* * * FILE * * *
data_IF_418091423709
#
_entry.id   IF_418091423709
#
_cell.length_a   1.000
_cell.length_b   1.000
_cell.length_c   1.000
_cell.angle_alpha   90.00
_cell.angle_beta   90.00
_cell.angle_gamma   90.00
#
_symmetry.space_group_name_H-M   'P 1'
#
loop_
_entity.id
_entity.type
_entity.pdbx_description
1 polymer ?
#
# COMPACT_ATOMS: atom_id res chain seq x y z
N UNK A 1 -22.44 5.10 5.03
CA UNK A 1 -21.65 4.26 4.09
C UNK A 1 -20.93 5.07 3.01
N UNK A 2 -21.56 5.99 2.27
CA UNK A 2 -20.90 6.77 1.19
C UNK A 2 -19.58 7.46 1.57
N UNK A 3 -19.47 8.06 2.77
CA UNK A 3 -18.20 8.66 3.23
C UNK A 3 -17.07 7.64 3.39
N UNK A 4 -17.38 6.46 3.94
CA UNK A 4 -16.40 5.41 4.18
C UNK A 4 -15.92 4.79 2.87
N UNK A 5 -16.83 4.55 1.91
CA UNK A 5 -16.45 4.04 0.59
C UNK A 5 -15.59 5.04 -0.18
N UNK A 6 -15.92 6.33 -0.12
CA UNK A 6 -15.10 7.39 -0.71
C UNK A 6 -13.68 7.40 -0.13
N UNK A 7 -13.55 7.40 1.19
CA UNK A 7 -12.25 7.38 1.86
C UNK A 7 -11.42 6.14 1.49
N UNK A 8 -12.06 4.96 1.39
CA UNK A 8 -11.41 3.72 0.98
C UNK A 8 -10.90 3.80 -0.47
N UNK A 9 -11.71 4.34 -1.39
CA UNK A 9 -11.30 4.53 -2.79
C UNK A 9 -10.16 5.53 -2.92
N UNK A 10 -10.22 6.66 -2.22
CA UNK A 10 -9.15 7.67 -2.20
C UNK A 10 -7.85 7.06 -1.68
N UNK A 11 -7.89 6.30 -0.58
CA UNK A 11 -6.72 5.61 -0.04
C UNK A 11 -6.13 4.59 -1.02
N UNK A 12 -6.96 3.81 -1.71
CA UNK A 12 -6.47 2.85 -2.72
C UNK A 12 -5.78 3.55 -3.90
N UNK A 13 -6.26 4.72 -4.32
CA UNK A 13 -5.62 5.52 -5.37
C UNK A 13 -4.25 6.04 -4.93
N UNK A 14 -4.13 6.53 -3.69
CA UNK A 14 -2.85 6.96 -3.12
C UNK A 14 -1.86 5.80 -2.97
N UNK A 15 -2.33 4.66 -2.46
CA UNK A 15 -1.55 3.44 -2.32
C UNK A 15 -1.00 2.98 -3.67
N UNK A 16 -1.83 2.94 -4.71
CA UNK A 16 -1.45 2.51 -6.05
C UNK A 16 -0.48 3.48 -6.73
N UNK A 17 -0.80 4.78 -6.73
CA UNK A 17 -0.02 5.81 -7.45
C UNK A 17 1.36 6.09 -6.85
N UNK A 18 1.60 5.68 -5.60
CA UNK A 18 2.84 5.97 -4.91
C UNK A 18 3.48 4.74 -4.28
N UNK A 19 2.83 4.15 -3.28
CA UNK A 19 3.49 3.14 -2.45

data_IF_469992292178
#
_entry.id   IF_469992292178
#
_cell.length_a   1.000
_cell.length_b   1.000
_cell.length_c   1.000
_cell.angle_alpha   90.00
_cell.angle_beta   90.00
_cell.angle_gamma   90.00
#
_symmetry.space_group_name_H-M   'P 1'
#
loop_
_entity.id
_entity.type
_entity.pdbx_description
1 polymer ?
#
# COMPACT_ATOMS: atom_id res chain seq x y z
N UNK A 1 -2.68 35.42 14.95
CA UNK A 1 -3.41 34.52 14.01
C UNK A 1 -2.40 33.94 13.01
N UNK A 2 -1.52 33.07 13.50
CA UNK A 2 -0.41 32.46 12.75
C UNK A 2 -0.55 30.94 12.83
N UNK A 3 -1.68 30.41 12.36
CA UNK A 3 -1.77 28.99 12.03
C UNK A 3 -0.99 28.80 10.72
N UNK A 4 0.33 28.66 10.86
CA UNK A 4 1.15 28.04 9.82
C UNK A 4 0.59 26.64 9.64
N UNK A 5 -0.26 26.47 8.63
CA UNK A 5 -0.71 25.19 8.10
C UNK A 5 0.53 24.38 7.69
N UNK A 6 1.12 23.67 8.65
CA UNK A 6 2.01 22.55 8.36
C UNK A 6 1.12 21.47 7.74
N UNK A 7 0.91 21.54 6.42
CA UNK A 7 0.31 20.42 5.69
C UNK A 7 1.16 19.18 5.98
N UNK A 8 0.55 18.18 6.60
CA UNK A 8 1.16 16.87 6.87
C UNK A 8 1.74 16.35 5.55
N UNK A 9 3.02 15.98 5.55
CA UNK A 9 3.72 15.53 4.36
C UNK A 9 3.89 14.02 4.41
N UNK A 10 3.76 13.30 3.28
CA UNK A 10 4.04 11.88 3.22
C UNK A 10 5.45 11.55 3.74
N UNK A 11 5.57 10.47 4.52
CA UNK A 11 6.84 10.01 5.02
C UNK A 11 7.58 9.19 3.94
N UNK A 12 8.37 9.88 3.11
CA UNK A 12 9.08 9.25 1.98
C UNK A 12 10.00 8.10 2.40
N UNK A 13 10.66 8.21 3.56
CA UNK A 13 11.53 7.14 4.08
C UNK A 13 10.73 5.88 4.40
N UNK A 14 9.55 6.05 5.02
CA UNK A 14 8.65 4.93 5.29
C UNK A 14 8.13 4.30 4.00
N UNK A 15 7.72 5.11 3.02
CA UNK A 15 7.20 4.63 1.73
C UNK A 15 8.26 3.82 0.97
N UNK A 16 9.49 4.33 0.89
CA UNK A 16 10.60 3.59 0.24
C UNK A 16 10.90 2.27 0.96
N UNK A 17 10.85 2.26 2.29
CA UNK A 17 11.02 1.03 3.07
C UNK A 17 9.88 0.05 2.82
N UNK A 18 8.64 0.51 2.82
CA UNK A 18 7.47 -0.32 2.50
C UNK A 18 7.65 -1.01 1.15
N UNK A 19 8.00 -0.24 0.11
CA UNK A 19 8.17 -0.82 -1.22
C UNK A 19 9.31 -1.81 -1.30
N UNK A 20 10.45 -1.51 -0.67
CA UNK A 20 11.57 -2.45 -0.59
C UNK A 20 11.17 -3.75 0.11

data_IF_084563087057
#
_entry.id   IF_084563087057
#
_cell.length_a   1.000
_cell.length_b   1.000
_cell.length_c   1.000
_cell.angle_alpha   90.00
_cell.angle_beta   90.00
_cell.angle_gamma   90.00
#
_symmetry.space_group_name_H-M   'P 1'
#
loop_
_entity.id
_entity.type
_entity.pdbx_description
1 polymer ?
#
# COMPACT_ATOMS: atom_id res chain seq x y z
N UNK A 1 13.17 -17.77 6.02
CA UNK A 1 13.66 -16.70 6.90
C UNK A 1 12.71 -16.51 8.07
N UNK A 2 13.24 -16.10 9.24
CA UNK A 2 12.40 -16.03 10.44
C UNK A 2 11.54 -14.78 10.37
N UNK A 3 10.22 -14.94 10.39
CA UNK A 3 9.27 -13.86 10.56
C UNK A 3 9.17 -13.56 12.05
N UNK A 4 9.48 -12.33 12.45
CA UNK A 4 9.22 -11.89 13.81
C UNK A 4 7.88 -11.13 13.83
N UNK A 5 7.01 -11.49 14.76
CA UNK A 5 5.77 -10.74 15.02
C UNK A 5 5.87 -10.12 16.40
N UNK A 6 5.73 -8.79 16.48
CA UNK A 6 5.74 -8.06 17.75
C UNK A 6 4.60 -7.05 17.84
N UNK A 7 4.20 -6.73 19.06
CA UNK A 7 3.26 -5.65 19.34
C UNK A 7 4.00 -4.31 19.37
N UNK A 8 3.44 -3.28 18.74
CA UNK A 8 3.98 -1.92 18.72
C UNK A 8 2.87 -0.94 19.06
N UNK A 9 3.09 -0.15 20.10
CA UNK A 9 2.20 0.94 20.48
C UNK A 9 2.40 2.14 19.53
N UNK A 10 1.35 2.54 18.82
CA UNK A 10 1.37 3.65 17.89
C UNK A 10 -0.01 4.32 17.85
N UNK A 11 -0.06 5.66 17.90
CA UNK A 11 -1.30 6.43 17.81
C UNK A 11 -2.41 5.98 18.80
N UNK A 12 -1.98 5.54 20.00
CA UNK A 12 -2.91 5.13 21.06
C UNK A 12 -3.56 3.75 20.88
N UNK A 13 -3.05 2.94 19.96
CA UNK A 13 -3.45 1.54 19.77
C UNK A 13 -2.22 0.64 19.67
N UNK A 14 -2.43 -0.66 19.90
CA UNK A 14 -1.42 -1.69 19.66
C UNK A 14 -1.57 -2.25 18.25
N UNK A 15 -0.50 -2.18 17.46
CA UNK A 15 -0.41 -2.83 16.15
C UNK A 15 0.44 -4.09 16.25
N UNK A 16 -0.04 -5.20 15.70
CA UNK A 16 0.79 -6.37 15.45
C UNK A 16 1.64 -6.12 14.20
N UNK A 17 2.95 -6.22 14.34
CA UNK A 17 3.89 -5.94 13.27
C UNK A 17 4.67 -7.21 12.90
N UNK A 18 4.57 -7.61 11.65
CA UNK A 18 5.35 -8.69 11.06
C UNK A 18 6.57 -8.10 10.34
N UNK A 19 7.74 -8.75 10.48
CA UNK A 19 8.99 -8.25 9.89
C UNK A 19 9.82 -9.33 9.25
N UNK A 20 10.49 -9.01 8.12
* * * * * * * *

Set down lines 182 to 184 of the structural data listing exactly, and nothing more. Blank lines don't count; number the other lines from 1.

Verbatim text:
C UNK A 2 11.54 -14.78 10.37
N UNK A 3 10.22 -14.94 10.39
CA UNK A 3 9.27 -13.86 10.56